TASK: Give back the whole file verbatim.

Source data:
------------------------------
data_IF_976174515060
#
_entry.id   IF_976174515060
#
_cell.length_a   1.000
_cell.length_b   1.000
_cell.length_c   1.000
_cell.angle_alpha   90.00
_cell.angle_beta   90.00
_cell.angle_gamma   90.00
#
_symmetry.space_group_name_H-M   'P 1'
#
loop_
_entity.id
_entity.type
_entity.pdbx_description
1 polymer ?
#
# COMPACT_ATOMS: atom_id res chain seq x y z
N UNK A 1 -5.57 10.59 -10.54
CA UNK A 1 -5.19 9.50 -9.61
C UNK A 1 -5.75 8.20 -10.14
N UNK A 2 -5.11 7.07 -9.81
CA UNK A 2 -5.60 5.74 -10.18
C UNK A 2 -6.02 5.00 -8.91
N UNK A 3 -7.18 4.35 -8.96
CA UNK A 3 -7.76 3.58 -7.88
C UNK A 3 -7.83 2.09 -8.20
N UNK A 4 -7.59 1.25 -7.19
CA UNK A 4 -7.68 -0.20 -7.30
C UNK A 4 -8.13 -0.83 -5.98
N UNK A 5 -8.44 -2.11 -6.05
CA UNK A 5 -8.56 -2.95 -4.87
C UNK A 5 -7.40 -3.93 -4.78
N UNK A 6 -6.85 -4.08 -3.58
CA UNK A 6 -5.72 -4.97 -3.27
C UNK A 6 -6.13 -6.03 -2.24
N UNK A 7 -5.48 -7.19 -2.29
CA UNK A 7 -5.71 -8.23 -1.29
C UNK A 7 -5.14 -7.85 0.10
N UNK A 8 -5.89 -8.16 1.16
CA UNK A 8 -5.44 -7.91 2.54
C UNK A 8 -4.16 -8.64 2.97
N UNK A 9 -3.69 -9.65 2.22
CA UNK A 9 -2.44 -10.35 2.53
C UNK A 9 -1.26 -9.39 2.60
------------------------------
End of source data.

data_IF_976174515060
#
_entry.id   IF_976174515060
#
_cell.length_a   1.000
_cell.length_b   1.000
_cell.length_c   1.000
_cell.angle_alpha   90.00
_cell.angle_beta   90.00
_cell.angle_gamma   90.00
#
_symmetry.space_group_name_H-M   'P 1'
#
loop_
_entity.id
_entity.type
_entity.pdbx_description
1 polymer ?
#
# COMPACT_ATOMS: atom_id res chain seq x y z
N UNK A 1 -5.57 10.59 -10.54
CA UNK A 1 -5.19 9.50 -9.61
C UNK A 1 -5.75 8.20 -10.14
N UNK A 2 -5.11 7.07 -9.81
CA UNK A 2 -5.60 5.74 -10.18
C UNK A 2 -6.02 5.00 -8.91
N UNK A 3 -7.18 4.35 -8.96
CA UNK A 3 -7.76 3.58 -7.88
C UNK A 3 -7.83 2.09 -8.20
N UNK A 4 -7.59 1.25 -7.19
CA UNK A 4 -7.68 -0.20 -7.30
C UNK A 4 -8.13 -0.83 -5.98
N UNK A 5 -8.44 -2.11 -6.05
CA UNK A 5 -8.56 -2.95 -4.87
C UNK A 5 -7.40 -3.93 -4.78
N UNK A 6 -6.85 -4.08 -3.58
CA UNK A 6 -5.72 -4.97 -3.27
C UNK A 6 -6.13 -6.03 -2.24
N UNK A 7 -5.48 -7.19 -2.29
CA UNK A 7 -5.71 -8.23 -1.29
C UNK A 7 -5.14 -7.85 0.10
N UNK A 8 -5.89 -8.16 1.16
CA UNK A 8 -5.44 -7.91 2.54
C UNK A 8 -4.16 -8.64 2.97
N UNK A 9 -3.69 -9.65 2.22
CA UNK A 9 -2.44 -10.35 2.53
C UNK A 9 -1.26 -9.39 2.60